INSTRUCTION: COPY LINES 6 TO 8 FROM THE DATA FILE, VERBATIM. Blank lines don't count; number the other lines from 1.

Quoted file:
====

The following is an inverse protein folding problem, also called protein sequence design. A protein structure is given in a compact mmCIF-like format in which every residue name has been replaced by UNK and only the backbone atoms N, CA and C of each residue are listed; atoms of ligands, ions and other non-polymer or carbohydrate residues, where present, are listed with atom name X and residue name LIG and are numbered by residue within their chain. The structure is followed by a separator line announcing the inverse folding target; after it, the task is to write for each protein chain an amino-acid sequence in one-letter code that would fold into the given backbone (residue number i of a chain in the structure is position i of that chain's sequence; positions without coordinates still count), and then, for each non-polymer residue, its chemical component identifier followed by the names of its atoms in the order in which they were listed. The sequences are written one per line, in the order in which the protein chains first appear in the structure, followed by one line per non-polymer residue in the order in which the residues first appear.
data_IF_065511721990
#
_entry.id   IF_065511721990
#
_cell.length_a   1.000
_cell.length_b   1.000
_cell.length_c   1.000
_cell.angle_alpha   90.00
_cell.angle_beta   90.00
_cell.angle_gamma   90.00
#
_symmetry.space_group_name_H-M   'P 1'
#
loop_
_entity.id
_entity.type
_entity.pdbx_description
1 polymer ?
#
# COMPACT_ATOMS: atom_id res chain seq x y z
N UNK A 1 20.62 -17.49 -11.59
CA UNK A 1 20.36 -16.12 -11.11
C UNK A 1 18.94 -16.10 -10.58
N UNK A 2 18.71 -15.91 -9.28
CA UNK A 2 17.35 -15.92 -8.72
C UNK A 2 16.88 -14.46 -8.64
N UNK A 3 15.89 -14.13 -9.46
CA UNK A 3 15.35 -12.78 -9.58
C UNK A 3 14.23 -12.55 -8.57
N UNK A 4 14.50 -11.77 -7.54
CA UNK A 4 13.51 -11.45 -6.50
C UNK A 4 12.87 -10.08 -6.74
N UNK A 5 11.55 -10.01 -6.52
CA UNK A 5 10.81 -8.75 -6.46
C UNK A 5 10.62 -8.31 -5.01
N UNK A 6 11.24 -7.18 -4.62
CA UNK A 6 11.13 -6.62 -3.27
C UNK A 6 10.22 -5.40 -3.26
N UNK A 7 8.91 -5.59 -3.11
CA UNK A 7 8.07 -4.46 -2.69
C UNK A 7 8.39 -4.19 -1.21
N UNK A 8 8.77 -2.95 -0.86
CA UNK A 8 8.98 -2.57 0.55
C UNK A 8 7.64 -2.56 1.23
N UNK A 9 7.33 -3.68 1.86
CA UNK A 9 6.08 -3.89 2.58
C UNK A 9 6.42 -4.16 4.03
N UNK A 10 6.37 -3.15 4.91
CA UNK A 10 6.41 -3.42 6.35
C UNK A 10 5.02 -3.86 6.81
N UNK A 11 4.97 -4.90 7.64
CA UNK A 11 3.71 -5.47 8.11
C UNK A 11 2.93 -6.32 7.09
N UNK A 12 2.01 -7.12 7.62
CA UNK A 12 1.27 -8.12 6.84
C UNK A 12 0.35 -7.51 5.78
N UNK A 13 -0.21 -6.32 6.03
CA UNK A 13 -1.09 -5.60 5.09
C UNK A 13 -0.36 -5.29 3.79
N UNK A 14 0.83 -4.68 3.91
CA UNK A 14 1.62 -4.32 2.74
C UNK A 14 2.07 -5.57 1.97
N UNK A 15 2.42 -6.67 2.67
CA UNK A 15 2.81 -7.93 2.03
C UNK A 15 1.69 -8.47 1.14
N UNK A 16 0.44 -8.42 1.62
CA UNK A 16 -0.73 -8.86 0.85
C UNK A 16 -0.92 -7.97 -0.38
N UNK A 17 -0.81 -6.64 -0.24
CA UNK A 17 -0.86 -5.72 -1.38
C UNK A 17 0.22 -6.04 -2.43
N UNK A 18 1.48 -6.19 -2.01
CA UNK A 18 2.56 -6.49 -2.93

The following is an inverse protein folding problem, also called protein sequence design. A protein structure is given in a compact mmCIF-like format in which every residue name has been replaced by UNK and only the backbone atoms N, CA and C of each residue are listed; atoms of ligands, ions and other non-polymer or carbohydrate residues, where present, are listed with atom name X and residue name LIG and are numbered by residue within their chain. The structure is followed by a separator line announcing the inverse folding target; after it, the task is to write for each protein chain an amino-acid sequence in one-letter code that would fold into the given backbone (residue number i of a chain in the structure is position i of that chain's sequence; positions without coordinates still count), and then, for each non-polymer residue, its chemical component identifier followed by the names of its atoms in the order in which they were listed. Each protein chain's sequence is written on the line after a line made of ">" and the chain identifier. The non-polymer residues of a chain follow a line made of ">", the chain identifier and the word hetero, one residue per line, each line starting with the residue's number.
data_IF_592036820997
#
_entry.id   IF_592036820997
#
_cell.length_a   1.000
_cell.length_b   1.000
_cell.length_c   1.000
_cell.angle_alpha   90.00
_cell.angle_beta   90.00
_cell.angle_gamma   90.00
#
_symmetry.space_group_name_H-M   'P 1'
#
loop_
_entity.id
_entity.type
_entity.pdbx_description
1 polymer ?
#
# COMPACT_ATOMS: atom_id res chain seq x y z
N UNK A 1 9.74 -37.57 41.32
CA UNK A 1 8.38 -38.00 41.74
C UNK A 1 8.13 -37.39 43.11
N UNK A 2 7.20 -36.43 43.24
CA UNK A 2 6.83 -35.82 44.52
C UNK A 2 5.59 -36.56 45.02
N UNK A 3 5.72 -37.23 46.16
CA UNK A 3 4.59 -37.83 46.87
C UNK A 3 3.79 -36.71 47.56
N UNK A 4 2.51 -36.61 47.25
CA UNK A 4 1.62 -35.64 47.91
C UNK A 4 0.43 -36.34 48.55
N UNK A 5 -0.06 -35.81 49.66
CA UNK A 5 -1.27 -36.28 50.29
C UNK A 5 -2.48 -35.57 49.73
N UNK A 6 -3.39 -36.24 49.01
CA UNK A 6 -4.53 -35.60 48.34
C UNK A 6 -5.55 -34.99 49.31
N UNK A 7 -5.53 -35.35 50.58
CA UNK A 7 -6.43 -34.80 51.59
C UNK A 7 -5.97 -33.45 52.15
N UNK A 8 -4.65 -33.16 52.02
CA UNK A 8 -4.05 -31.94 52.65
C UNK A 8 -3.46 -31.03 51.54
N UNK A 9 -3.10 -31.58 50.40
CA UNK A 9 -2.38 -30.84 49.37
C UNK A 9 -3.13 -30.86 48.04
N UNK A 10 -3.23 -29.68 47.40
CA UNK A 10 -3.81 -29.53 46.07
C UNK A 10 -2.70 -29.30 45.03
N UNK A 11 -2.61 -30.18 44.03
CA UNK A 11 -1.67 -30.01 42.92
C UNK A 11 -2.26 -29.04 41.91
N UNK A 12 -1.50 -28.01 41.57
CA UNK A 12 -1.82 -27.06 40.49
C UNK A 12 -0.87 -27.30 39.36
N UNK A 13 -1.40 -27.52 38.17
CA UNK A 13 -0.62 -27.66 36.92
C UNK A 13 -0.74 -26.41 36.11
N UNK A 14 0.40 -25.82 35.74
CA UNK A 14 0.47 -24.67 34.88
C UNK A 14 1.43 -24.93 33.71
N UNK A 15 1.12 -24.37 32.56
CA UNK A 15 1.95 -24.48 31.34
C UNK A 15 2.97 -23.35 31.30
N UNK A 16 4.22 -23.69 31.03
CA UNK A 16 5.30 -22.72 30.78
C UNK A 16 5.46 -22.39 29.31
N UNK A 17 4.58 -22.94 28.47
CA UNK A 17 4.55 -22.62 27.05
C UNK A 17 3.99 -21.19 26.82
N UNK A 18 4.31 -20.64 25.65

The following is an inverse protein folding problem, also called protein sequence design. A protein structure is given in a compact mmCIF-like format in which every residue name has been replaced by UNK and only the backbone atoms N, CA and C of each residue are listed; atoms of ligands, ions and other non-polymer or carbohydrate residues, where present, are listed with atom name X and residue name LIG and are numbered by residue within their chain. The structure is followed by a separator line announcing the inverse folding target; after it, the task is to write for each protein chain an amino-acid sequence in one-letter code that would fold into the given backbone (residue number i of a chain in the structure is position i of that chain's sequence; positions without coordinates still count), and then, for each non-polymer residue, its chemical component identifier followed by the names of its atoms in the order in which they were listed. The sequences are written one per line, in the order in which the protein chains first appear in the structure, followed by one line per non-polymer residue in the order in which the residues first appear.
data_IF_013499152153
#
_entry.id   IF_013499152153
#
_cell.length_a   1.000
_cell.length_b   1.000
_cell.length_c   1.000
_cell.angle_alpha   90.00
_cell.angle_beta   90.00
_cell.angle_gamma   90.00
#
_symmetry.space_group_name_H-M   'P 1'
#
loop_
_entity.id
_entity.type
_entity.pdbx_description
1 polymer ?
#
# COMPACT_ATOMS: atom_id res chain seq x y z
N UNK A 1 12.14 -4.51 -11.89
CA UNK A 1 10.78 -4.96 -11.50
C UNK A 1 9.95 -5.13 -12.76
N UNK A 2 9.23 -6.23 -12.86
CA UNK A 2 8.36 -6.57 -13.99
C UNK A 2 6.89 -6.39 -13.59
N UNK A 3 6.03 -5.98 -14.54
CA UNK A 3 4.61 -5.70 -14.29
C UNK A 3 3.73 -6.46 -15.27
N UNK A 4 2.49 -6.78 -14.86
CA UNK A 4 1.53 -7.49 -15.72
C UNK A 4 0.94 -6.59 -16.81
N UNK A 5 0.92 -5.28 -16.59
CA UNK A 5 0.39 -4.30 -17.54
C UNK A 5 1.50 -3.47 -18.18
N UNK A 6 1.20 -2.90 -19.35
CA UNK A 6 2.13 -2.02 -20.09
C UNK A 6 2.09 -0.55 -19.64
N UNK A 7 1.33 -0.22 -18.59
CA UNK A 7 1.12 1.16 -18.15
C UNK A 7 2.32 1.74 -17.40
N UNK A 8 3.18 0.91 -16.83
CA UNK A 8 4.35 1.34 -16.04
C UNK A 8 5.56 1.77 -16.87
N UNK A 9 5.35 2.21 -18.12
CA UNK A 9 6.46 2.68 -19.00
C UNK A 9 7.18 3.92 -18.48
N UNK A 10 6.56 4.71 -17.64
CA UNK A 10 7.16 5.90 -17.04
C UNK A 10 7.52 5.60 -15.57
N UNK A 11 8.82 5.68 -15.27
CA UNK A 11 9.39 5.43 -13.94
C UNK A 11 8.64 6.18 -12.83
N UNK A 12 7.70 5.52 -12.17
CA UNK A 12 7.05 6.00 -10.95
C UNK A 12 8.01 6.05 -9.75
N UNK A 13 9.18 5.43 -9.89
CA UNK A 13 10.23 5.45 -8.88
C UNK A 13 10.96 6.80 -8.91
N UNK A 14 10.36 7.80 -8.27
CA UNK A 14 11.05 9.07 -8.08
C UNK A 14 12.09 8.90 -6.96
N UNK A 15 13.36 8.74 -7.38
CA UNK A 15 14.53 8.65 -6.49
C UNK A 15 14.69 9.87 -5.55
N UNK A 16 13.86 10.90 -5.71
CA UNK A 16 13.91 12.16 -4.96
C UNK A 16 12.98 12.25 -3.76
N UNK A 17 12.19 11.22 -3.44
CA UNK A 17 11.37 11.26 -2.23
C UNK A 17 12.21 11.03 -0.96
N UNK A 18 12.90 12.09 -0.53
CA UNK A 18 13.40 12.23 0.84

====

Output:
_cell.length_a   1.000
_cell.length_b   1.000
_cell.length_c   1.000